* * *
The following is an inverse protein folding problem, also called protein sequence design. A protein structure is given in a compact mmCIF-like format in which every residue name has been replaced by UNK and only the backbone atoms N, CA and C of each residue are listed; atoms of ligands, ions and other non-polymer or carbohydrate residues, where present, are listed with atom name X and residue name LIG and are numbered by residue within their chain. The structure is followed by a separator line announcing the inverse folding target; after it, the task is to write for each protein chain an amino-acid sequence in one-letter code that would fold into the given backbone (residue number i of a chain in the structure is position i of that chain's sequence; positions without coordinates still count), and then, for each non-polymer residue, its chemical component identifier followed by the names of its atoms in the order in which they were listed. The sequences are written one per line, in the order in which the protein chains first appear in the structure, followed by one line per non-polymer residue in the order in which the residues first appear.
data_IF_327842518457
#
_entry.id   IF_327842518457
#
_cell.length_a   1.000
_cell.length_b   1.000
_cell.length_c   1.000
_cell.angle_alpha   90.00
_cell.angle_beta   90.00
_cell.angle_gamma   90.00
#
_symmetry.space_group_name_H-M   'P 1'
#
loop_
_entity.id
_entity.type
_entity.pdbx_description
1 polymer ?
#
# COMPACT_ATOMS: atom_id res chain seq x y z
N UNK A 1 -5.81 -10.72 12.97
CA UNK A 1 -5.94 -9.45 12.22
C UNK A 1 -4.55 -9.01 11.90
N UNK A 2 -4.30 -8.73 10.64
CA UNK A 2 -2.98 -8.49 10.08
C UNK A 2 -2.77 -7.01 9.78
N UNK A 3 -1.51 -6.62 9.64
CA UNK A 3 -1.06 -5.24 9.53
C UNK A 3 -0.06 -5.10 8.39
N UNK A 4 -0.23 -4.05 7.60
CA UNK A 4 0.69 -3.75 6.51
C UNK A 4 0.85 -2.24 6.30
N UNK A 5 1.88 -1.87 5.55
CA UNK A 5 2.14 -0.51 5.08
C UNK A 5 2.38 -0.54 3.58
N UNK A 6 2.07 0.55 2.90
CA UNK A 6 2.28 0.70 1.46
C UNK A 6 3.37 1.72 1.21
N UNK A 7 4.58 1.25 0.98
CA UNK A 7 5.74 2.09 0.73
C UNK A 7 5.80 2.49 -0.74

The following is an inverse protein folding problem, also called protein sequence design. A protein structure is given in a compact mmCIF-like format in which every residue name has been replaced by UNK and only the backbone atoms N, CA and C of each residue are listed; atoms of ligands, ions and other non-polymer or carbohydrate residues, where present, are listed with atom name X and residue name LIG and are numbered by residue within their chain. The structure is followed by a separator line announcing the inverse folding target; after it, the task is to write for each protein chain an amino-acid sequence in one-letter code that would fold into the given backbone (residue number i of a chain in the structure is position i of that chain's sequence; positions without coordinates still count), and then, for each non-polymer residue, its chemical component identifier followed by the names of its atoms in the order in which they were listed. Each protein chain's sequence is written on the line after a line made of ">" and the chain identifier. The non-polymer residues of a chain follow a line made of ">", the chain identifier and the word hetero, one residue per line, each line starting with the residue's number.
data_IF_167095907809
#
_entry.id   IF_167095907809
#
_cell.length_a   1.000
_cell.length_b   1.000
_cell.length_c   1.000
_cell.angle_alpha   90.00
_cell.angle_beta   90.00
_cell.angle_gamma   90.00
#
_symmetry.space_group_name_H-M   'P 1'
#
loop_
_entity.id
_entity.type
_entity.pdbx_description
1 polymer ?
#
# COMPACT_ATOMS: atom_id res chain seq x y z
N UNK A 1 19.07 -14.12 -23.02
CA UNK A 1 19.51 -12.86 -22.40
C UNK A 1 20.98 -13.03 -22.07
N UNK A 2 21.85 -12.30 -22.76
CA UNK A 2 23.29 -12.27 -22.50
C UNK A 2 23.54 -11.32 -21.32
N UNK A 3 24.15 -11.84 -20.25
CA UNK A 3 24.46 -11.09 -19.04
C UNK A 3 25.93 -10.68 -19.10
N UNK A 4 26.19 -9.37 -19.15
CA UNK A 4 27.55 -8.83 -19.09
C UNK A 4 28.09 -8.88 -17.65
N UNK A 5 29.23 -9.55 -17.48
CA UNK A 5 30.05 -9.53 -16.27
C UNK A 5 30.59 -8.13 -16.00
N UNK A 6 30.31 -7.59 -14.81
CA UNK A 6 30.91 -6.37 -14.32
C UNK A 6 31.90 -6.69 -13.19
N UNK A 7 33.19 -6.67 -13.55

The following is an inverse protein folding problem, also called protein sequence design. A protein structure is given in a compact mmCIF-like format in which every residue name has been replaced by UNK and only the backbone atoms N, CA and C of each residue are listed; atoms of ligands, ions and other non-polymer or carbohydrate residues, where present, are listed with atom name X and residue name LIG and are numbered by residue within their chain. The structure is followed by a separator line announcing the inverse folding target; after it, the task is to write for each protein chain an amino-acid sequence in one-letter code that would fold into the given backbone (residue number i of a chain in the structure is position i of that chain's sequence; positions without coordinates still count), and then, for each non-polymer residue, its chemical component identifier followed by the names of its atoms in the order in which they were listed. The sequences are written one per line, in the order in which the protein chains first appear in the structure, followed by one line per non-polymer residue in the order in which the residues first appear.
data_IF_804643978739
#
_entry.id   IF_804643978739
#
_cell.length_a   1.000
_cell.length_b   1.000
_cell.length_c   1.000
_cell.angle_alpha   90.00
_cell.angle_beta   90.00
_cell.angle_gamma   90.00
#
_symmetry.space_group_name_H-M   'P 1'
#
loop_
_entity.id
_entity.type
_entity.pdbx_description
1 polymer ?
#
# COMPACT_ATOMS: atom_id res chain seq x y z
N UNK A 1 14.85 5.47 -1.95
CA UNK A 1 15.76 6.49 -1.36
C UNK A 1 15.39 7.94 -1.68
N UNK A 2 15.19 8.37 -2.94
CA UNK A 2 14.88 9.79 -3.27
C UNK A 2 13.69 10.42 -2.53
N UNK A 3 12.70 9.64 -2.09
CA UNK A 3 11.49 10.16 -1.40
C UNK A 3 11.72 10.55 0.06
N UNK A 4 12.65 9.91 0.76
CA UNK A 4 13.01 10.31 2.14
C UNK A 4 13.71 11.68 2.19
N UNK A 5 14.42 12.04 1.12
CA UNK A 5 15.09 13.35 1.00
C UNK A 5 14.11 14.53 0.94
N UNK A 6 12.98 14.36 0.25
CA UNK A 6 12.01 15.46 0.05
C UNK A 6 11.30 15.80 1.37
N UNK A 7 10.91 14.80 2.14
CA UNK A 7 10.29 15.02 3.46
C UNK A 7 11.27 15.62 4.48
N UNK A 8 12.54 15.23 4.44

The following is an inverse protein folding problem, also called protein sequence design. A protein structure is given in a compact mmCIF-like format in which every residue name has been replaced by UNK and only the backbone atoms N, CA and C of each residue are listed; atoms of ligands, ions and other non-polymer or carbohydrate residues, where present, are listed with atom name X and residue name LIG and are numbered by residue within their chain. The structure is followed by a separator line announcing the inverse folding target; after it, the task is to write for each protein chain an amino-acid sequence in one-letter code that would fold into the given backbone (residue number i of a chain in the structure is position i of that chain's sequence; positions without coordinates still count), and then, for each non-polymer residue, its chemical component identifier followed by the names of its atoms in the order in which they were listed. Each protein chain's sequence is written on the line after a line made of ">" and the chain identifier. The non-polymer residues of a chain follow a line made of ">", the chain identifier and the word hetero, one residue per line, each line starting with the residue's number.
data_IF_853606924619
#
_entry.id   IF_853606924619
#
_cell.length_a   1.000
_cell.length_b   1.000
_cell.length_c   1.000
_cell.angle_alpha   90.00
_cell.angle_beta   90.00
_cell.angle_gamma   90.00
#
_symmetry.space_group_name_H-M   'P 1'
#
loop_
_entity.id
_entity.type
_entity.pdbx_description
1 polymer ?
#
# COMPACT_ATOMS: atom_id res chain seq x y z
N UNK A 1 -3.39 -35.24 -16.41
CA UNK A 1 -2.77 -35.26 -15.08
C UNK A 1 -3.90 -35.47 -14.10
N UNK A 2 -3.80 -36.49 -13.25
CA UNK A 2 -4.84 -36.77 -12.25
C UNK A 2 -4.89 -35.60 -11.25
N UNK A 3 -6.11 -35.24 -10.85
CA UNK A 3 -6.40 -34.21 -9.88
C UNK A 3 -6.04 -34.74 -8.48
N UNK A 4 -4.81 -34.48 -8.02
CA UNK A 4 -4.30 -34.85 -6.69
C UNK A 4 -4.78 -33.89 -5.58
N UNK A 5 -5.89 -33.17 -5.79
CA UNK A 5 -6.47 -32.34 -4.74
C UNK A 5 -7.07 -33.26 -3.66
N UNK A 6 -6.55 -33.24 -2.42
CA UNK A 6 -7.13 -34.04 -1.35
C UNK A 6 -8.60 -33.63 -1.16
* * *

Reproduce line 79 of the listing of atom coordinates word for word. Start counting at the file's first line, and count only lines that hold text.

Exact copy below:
N UNK A 6 30.31 -7.59 -14.81